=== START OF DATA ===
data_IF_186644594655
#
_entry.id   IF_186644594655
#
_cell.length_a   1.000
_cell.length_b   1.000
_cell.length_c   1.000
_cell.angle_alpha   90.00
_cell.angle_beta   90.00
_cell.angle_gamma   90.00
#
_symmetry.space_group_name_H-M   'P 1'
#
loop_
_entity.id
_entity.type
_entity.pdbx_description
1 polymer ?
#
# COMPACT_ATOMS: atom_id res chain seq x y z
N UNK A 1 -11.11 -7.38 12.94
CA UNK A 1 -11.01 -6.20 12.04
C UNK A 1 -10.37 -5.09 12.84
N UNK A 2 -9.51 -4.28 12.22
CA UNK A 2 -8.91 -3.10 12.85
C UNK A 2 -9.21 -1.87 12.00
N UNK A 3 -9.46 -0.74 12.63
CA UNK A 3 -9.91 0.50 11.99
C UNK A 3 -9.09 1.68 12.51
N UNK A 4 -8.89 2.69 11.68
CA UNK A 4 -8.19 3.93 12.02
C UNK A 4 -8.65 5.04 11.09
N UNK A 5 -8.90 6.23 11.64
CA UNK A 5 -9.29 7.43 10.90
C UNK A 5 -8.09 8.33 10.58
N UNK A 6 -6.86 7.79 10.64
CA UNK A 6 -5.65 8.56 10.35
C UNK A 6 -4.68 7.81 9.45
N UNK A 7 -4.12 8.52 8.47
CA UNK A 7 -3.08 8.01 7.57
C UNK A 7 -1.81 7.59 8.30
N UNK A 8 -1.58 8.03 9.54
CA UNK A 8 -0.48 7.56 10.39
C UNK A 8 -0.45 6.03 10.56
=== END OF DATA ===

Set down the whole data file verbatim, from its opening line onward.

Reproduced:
data_IF_186644594655
#
_entry.id   IF_186644594655
#
_cell.length_a   1.000
_cell.length_b   1.000
_cell.length_c   1.000
_cell.angle_alpha   90.00
_cell.angle_beta   90.00
_cell.angle_gamma   90.00
#
_symmetry.space_group_name_H-M   'P 1'
#
loop_
_entity.id
_entity.type
_entity.pdbx_description
1 polymer ?
#
# COMPACT_ATOMS: atom_id res chain seq x y z
N UNK A 1 -11.11 -7.38 12.94
CA UNK A 1 -11.01 -6.20 12.04
C UNK A 1 -10.37 -5.09 12.84
N UNK A 2 -9.51 -4.28 12.22
CA UNK A 2 -8.91 -3.10 12.85
C UNK A 2 -9.21 -1.87 12.00
N UNK A 3 -9.46 -0.74 12.63
CA UNK A 3 -9.91 0.50 11.99
C UNK A 3 -9.09 1.68 12.51
N UNK A 4 -8.89 2.69 11.68
CA UNK A 4 -8.19 3.93 12.02
C UNK A 4 -8.65 5.04 11.09
N UNK A 5 -8.90 6.23 11.64
CA UNK A 5 -9.29 7.43 10.90
C UNK A 5 -8.09 8.33 10.58
N UNK A 6 -6.86 7.79 10.64
CA UNK A 6 -5.65 8.56 10.35
C UNK A 6 -4.68 7.81 9.45
N UNK A 7 -4.12 8.52 8.47
CA UNK A 7 -3.08 8.01 7.57
C UNK A 7 -1.81 7.59 8.30
N UNK A 8 -1.58 8.03 9.54
CA UNK A 8 -0.48 7.56 10.39
C UNK A 8 -0.45 6.03 10.56